On Monday, CPR Member Scholars and others sent a memorandum to Senator Ben Cardin that addressed the constitutionality of S. 1816, the Chesapeake Clean Water and Ecosystem Restoration Act of 2009. At a Senate Subcommittee on Water and Wildlife hearing earlier this month, one witness contested the key provisions of S. 1816, asserting that they are unconstitutional with respect to the Tenth and Eleventh Amendments of the U.S. Constitution. The memo, signed by CPR Member Scholars Robert Adler, William Andreen, ...

What We'll Look For in the Obama Administration's Forthcoming Executive Order on Regulatory Process

by Ben Somberg | November 23, 2009
The Obama Administration is expected to issue revisions to Executive Order 12,866, which specifies how the White House Office of Management and Budget (OMB) supervises federal regulatory agencies as they develop regulations to protect health, safety, the environment, and more (see the full comments on the matter submitted by CPR's board members in March). CPR President Rena Steinzor and Board Member Rob Glicksman have issued a backgrounder on the coming Executive Order -- explaining the context and setting out six ...

Is It Time To Depoliticize EPA's Regional Administrators?

by Joel Mintz | November 20, 2009
As it nears the close of its first year in office, the Obama Administration has thus far failed to name half of the regional administrators for its ten regional offices of the U.S. Environmental Protection Agency (EPA); and it was only on November 5th that it named those five officials. The reason for the lengthy delay in making appointments to these posts is not immediately apparent. Perhaps the Administration is anxious to avoid stirring up any political controversies regarding particular ...

Administration's Announcement on Mountaintop Removal Mining -- In Perspective

by Ben Somberg | November 19, 2009
"Interior increases oversight of mountaintop mining" trumpets the AP, and "U.S. boosts coal mining oversight to fight pollution" says Reuters. That's in response to an announcement from Interior on Wednesday. But on Coal Tattoo, and from NRDC and Sierra Club, one learns of a pretty different story. Says NRDC's Rob Perks: Why in the world would I have a problem with this? As I previously posted on the apparent "slow-walk" on this issue by the Interior Department, Interior Secretary Ken ...

Sunstein Watch: OMB Says it Will Leave EDSP to the EPA Experts

by Rena Steinzor | November 19, 2009
On Monday, OMB Director Peter Orszag sent a letter to Rep. Ed Markey, responding to Congressman Markey’s concerns about OMB’s involvement in EPA’s Endocrine Disruptor Screening Program. Orszag’s letter -- released by Markey's office Wednesday -- explains, in no uncertain terms, that OMB is done meddling in EPA’s scientific determinations about endocrine-disrupting chemicals. It’s a step in the right direction for Orszag and OIRA Administrator Cass Sunstein, who have their work cut out for them if they are going to ...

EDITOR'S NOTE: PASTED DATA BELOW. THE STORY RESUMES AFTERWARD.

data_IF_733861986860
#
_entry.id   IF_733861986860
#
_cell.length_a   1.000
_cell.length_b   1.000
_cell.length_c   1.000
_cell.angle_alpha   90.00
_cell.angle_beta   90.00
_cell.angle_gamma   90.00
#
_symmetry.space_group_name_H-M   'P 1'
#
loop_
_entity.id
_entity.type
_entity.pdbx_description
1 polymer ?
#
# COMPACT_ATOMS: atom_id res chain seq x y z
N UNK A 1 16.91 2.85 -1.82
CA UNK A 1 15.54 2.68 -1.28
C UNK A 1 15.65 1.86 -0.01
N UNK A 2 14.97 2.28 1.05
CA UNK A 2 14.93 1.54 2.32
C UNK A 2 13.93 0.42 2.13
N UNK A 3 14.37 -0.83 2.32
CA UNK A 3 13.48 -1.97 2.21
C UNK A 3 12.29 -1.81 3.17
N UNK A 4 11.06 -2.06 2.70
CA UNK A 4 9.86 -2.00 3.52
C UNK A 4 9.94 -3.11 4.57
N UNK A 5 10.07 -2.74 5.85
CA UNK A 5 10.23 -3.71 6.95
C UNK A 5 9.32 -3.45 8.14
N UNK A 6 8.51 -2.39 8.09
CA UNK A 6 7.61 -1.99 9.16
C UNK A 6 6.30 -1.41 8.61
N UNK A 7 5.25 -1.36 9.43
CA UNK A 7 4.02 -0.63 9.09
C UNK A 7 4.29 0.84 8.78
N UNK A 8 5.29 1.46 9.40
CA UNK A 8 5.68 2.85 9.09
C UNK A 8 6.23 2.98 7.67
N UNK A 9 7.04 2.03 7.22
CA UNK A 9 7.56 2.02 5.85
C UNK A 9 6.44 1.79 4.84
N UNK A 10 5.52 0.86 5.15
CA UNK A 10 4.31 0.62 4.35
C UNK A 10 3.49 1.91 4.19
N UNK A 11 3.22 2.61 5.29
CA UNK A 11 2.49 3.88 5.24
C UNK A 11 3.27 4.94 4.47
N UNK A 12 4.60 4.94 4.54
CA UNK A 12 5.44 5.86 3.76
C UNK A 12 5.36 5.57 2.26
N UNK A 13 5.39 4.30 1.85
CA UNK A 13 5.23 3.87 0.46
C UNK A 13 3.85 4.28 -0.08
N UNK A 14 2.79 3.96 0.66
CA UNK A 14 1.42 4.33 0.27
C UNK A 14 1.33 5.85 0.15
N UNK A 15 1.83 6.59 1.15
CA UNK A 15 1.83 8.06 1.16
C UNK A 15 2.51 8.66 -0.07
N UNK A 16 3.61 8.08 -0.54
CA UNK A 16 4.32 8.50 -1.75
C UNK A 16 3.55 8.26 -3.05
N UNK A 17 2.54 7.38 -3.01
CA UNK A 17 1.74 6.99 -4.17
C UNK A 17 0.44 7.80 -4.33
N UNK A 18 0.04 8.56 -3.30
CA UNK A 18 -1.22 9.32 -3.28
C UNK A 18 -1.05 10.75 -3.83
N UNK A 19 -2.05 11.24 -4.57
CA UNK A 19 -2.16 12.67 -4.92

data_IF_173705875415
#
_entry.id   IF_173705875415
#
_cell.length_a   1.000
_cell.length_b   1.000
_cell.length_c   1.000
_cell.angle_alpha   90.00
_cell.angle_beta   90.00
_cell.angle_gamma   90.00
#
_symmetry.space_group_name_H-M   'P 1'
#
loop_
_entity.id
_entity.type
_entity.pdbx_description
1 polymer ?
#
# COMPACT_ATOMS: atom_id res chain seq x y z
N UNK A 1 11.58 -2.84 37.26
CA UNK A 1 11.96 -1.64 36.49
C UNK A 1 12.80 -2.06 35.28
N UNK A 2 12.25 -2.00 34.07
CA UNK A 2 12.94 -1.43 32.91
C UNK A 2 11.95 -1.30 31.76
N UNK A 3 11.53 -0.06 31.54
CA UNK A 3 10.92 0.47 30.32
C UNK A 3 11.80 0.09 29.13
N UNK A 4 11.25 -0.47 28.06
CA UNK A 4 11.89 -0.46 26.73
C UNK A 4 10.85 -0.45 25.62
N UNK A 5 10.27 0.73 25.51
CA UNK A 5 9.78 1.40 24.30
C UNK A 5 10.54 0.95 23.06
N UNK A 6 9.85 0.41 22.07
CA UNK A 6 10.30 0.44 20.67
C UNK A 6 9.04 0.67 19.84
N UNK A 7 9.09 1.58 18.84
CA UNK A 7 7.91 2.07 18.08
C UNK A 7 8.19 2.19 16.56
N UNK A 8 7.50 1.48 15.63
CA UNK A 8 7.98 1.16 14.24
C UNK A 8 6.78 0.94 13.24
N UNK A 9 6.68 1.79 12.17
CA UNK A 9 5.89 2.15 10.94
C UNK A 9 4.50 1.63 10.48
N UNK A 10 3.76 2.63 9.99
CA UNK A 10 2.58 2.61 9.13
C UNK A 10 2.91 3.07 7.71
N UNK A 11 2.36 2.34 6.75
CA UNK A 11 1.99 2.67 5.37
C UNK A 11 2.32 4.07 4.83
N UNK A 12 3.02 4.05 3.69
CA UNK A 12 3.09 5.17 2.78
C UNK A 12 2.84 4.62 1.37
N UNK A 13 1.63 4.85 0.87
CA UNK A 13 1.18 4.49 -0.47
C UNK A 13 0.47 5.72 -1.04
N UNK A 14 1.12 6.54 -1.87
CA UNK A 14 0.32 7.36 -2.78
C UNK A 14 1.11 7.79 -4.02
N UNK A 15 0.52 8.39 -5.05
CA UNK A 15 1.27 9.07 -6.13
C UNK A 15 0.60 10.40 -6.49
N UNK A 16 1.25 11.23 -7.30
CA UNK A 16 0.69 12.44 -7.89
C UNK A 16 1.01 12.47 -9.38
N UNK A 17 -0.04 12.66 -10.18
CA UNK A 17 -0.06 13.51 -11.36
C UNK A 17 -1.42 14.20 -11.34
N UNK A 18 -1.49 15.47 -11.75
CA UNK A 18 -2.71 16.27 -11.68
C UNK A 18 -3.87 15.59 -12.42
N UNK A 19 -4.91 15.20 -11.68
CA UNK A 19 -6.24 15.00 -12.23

Update: Judge Approves Settlement on Numeric Nutrient Criteria for Florida

by Yee Huang | November 18, 2009
A few months ago, I wrote about a landmark agreement by the EPA to set numeric, statewide nutrient pollution limits  -- the first of its kind in the United States. Florida, like most states, has qualitative nutrient pollution limits, which are written in terms such as, “in no case shall nutrient concentrations of body of water be altered so as to cause an imbalance in natural populations of flora or fauna.” Terms like this are difficult to measure objectively and ...

The Importance of Being Earnest: Nutrient Trading in the Chesapeake Bay

by Yee Huang | November 13, 2009
In October, Senator Ben Cardin (D.-Md.) introduced the “Chesapeake Clean Water and Ecosystem Restoration Act of 2009,” signaling the beginning of a new era of federal commitment to Bay restoration. The legislation is a tremendous step in the right direction, and it includes many elements to help make the Bay Program and the Bay-wide Total Daily Maximum Load (TMDL) models for watersheds across the country. In addition to the inclusion of mandatory implementation plans and enforceable deadlines, the legislation also establishes a ...

Defective: Toyota Cars and Automobile Regulation

by Sidney Shapiro | November 12, 2009
The National Highway Traffic Safety Administration (NHTSA) recently chastised the Toyota Motor Company for claiming that no defect existed in its cars, even while recalling 3.8 million of them. Toyota instituted the recall one month after a Lexus sedan suddenly accelerated out of control killing four people near San Diego. When Toyota blamed the problem on improperly installed floor mats, NHTSA said it expected the company to provide a “suitable vehicle solution.” The company then said that it was working on “vehicle-based remedies” ...

Brown Pelican Dis-Endangered

by Holly Doremus | November 12, 2009
This posting is reprinted, by permission from Legal Planet. The Fish and Wildlife Service yesterday announced some very good news — the brown pelican will soon be removed from the list of endangered and threatened species. This enormous fish-eating bird has been protected since 1970, when it was included on the very first list of US endangered species under a predecessor to the current Endangered Species Act. Its population rebounded after DDT was banned in 1972. By 1985, the pelican ...